Flashback: Astronaut Buzz Aldrin Recalls Taking Communion on the Moon

July 22, 2014 - 4:18 PM

Communion is viewed as one of the most important sacraments in the Christian faith, so it is not surprising to hear about someone taking it. It is, however, unusual to hear about a Christian taking communion nearly 240,000 miles away.

July 20 marked the 45th anniversary of the first lunar landing in human history when Neil Armstrong and Buzz Aldrin walked on the moon. Armstrong is remembered by his famous "that's one small step for man, one giant leap for mankind."

Aldrin is not so much recognized for one publicized action, but rather one that the U.S. government and NASA tried to cover up because of a previous lawsuit related to the Apollo 8 reading of Genesis.

Before Aldrin and Armstrong took to the moon surface, Buzz decided to take communion; an event that he had wanted to do months before the launch.

Excerpt from a Guidepost interview from October 1970 courtesy of Eric Metaxas:

One day while I was at Cape Kennedy working with the sophisticated tools of the space effort, it occurred to me that these tools were the typical elements of life today.  I wondered if it might be possible to take communion on the moon, symbolizing the thought that God was revealing Himself there too, as man reached out into the universe.  For there are many of us in the NASA program who do trust that what we are doing is part of God's eternal plan for man.

I spoke with [Pastor Dean Woodruff] about the idea as soon as I returned home, and he was enthusiastic.

"I could carry the bread in a plastic packet, the way regular inflight food is wrapped.  And the wine also-there will be just enough gravity on the moon for liquid to pour.  I'll be able to drink normally from a cup.  Dean, I wonder if you could look around for a little chalice that I could take with me as coming from the church?"

The next week Dean showed me a graceful silver cup.  I hefted it and was pleased to find that it was light enough to take along.  Each astronaut is allowed a few personal items on a flight; the wine chalice would be in my personal-preference kit.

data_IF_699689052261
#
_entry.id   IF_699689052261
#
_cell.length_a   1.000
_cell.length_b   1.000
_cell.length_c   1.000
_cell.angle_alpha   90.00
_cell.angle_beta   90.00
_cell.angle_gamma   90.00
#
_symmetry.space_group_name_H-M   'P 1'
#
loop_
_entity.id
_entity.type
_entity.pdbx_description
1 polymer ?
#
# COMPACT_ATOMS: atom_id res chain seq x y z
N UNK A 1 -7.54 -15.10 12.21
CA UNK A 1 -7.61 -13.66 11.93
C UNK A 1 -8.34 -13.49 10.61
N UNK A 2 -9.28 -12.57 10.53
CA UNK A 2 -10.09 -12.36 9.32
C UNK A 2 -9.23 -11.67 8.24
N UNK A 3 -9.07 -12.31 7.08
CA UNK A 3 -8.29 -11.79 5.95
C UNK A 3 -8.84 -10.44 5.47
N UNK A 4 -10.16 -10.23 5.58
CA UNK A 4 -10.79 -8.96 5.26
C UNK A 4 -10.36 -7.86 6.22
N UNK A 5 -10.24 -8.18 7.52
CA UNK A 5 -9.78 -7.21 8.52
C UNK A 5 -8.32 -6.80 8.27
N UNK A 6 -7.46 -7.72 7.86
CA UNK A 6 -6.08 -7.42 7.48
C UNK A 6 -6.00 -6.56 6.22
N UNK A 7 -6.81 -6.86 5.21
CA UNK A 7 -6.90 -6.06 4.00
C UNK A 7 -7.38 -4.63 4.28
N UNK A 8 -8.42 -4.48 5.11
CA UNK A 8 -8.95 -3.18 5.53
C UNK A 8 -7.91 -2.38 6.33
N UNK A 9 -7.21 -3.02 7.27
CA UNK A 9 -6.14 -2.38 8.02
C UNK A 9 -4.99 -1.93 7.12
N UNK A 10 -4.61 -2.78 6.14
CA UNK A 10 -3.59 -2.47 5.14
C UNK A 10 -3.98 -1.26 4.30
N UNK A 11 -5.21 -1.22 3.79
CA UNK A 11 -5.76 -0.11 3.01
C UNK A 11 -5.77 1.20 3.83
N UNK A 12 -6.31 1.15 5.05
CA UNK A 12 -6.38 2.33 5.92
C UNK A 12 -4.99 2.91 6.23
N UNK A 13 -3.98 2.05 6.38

Then while on the moon surface, Aldrin finally took communion after the 240,000 mile journey:

Now Neil and I were sitting inside Eagle, while Mike circled in lunar orbit unseen in the black sky above us.  In a little while after our scheduled meal period, Neil would give the signal to step down the ladder onto the powdery surface of the moon.  Now was the moment for communion.

So I unstowed the elements in their flight packets.  I put them and the scripture reading on the little table in front of the abort guidance system computer.

Then I called back to Houston.

"Houston, this is Eagle.  This is the LM Pilot speaking.  I would like to request a few moments of silence.  I would like to invite each person listening in, wherever and whomever he may be, to contemplate for a moment the events of the past few hours and to invite each person listening, wherever and whomever he may be, to contemplate for a moment the events of the past few hours and to give thanks in his own individual way."

....

I poured the wine into the chalice our church had given me.  In the one-sixth gravity of the moon the wine curled slowly and gracefully up the side of the cup.  It was interesting to think that the very first liquid ever poured on the moon, and the first food eaten there, were communion elements.

And so, just before I partook of the elements, I read the words, which I had chosen to indicate our trust that as man probes into space we are in fact acting in Christ.

I sensed especially strongly my unity with our church back home, and with the Church everywhere.

I read: "I am the vine, you are the branches.  Whoever remains in me, and I in him, will bear much fruit; for you can do nothing without me" (John 15:5).